Annette Daum

1926 – 1988

by Paulana Layman

“Feminists can and should have a significant role in promoting understanding and respect between Christians and Jews.” These words of Annette Daum highlight her devotion to two causes: interfaith dialogue and feminism.

Born on June 29, 1926, in New York City to Joseph and Eva Posner, she attended Walton High School and went on to receive a bachelor’s degree in statistics from Hunter College. She married Alfred Daum on October 12, 1947, and had three children: Elliot, Russell, and Sandra. In 1953, the Daums moved to Long Island, where they helped to found the North Shore Synagogue (Reform).

Interested in feminism yet deeply religious, Daum wished to bring Jewish and Christian women together so that they could share their insights on issues facing women of faith. However, she discovered to her dismay that many Christian and post-Christian feminists harbored anti-Judaic sentiments. She decided to become involved in fostering greater ties between women of the two faiths.

She became the coordinator of interreligious affairs at the Union of American Hebrew Congregations, and also served as the religious action consultant to the Commission on Social Action of Reform Judaism. With Deborah McCauley, she co-organized a task force on Jewish-Christian-feminist dialogue sponsored by the Feminist Theological Institute. As a member of the Catholic-Jewish Relations Committee of Long Island, she forged close ties with John Cardinal O’Connor of the New York Diocese. In addition, she edited the journal Interreligious Currents and wrote a number of articles about feminism and Judaism.

Besides promoting interreligious dialogue, Daum distinguished herself as a teacher. She created courses for religious teachers and students to promote greater awareness of gender inequality in learning materials and in religious liturgy. In one course called “Male and Female in Religion,” she asked her students to create a nonsexist religious service for their school. While working at the Union of Hebrew Congregations, she staffed two task forces on gender equality, which created a glossary of substitute terminology for the Reform prayer book. For instance, the task forces proposed that the words “Heavenly Father” be replaced by “Heavenly One.”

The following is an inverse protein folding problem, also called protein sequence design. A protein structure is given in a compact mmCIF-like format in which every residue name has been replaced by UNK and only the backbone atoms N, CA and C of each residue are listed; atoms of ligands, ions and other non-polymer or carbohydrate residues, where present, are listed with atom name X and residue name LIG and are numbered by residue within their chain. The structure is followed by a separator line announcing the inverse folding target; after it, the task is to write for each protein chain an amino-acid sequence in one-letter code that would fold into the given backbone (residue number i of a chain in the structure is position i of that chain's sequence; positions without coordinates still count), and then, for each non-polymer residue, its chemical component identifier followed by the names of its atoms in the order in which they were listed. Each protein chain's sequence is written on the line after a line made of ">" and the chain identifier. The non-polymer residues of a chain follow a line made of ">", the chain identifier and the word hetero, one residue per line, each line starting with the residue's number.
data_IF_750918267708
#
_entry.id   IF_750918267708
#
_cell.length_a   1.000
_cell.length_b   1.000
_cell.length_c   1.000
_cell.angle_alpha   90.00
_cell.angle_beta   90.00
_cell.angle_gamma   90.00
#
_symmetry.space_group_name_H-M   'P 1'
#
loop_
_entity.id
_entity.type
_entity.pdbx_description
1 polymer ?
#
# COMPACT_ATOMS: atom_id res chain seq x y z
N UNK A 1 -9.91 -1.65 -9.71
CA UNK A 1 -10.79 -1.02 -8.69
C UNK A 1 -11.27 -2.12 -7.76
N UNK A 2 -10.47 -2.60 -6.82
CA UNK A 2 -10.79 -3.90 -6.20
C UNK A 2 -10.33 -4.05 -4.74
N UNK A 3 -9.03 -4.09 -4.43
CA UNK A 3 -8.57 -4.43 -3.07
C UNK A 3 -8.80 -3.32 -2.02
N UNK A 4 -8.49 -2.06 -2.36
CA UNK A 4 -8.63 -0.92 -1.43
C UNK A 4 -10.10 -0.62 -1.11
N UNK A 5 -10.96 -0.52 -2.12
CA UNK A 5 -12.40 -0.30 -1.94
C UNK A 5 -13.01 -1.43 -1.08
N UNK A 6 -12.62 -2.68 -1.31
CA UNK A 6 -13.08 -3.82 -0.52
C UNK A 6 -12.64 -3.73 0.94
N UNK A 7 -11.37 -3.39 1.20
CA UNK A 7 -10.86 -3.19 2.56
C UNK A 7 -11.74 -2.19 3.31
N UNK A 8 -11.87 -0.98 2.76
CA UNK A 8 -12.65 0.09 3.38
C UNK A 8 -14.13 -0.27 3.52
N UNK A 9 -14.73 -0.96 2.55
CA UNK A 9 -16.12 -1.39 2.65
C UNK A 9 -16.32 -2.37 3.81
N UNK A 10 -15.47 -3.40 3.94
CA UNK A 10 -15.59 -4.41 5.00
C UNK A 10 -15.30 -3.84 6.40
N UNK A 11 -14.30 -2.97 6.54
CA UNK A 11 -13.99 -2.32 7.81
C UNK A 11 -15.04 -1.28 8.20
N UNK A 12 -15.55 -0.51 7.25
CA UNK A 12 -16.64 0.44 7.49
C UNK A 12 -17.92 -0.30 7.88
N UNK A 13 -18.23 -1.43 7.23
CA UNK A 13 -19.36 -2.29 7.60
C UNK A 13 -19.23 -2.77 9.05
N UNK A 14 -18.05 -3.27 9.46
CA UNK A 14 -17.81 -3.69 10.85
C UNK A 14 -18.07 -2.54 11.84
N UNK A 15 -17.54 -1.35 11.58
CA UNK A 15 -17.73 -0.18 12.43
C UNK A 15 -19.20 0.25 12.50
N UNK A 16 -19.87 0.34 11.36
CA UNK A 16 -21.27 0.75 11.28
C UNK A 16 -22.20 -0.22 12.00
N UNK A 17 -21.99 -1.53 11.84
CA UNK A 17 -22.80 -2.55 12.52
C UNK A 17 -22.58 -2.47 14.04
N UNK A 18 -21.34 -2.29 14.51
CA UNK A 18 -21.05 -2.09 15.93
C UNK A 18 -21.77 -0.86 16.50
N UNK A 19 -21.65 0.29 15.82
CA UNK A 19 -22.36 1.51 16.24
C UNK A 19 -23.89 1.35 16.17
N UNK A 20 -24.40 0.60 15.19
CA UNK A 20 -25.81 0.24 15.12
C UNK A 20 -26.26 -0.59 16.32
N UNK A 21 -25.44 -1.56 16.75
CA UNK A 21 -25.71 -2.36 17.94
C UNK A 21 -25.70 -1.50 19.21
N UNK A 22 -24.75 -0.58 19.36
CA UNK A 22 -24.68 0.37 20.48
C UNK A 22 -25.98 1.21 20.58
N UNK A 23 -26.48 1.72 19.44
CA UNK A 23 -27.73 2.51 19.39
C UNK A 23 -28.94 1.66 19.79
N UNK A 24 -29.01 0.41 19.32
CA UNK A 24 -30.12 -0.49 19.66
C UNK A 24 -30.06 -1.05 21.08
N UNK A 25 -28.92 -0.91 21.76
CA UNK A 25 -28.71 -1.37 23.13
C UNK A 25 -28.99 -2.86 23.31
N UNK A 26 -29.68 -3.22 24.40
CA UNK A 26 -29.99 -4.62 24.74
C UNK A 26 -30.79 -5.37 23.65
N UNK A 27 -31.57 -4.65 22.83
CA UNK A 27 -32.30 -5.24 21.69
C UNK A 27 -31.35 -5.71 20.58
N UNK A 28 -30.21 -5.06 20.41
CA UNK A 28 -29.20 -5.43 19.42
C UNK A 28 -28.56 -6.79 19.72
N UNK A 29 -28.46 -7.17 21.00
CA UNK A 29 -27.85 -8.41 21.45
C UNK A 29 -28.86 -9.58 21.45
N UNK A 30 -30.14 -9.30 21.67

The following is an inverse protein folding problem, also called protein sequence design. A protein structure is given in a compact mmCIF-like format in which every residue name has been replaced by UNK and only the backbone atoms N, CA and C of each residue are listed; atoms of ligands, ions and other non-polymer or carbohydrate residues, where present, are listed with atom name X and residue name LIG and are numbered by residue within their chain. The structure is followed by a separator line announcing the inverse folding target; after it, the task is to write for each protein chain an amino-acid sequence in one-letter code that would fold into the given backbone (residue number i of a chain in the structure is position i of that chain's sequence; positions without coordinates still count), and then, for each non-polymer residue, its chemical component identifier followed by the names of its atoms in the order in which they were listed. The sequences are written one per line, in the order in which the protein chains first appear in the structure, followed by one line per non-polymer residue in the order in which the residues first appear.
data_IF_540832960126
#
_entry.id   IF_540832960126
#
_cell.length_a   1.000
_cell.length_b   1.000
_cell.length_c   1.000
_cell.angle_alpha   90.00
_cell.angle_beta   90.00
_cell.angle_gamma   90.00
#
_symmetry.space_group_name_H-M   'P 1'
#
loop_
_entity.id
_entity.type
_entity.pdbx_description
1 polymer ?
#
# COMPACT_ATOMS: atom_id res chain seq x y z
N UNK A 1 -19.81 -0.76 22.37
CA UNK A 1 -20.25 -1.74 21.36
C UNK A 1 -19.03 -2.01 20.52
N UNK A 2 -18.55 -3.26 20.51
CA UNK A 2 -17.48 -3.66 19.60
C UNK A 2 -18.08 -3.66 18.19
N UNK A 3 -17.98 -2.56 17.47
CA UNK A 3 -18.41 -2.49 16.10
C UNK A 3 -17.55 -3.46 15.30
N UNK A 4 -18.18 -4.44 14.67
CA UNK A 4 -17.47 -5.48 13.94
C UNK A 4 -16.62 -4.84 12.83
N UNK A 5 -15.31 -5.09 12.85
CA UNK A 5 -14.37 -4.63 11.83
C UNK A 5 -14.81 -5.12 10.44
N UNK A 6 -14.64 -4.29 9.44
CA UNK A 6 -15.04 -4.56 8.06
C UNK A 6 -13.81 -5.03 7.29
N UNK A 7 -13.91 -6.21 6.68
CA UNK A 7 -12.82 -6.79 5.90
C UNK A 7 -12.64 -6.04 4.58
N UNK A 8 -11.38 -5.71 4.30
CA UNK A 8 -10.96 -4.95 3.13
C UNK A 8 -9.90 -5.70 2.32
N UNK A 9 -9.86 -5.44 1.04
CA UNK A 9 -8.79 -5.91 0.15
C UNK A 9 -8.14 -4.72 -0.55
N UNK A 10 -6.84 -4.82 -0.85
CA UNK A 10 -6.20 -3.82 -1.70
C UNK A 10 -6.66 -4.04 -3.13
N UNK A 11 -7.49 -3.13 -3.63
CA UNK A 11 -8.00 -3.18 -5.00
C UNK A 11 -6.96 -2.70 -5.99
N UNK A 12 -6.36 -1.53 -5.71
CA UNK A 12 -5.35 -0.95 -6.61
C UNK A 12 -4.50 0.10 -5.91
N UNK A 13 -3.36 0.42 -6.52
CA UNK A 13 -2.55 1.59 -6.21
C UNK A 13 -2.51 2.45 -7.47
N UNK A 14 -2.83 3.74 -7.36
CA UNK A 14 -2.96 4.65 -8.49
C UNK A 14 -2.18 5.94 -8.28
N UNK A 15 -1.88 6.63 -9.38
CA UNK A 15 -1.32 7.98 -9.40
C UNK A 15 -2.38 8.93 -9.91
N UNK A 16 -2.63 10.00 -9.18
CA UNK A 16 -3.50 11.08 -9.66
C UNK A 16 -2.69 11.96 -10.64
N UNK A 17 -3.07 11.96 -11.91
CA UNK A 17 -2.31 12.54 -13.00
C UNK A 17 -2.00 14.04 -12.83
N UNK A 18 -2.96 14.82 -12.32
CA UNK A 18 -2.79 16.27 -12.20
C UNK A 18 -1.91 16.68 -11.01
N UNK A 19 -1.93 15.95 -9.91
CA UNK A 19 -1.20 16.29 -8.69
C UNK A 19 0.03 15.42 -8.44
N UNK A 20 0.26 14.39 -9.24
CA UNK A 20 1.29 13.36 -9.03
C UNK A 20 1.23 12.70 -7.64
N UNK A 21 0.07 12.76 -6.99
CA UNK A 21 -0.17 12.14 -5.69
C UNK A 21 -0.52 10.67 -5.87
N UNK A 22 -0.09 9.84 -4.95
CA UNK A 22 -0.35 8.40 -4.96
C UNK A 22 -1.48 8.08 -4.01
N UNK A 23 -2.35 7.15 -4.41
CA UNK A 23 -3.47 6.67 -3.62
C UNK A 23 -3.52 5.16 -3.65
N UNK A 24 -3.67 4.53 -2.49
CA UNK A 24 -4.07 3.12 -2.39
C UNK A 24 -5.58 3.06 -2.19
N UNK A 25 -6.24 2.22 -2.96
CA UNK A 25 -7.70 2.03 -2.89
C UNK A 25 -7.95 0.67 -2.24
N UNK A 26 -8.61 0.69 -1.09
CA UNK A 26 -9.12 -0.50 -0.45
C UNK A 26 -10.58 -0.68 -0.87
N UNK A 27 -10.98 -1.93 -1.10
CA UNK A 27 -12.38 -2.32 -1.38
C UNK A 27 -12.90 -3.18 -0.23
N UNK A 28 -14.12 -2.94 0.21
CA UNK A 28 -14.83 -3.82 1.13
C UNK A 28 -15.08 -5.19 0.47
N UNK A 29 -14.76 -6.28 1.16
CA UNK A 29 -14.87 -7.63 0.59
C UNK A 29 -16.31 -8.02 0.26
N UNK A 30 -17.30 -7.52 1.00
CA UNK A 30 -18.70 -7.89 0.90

In her later years, Daum became increasingly involved with the North Shore Synagogue. After working with the sisterhood, she became the synagogue’s first vice president and, later, its first female president (1968–1972). She also taught comparative religion at the synagogue’s religious school. When she tried to retire from teaching after ten years, the students petitioned her to stay, saying that they would not continue without her. She yielded to their request for a few more years.

Annette Daum died of Hodgkin’s disease on December 20, 1988.


“Blaming Jews for the Death of the Goddess.” In Nice Jewish Girls: A Lesbian Anthology, edited by Evelyn Torton Beck (1989); “Essay Review.” Religious Education 80, no. 1 (Winter 1985): 314–317; “How to Get What We Want by the Year 2000.” Lilith 7 (1980): 19–20; “Jewish-Christian-Feminist Dialogue: A Wholistic Vision,” with Deborah McCauley. Union Seminary Quarterly Review 38, no. 2 (1983): 147–190; “A Jewish Feminist View.” Theology Today 41, no. 3 (October 1984): 294–300; “The Jewish Stake in Abortion Rights.” Lilith 8 (1981): 12–17; “Preserving Catholic-Jewish Relations.” Tikkun 2, no. 4 (September/October 1987): 53–55; “U.A.H.C. Meeting on Catholic-Jewish Relations.” Journal of Ecumenical Studies 22, no. 3 (Summer 1985): 677–678.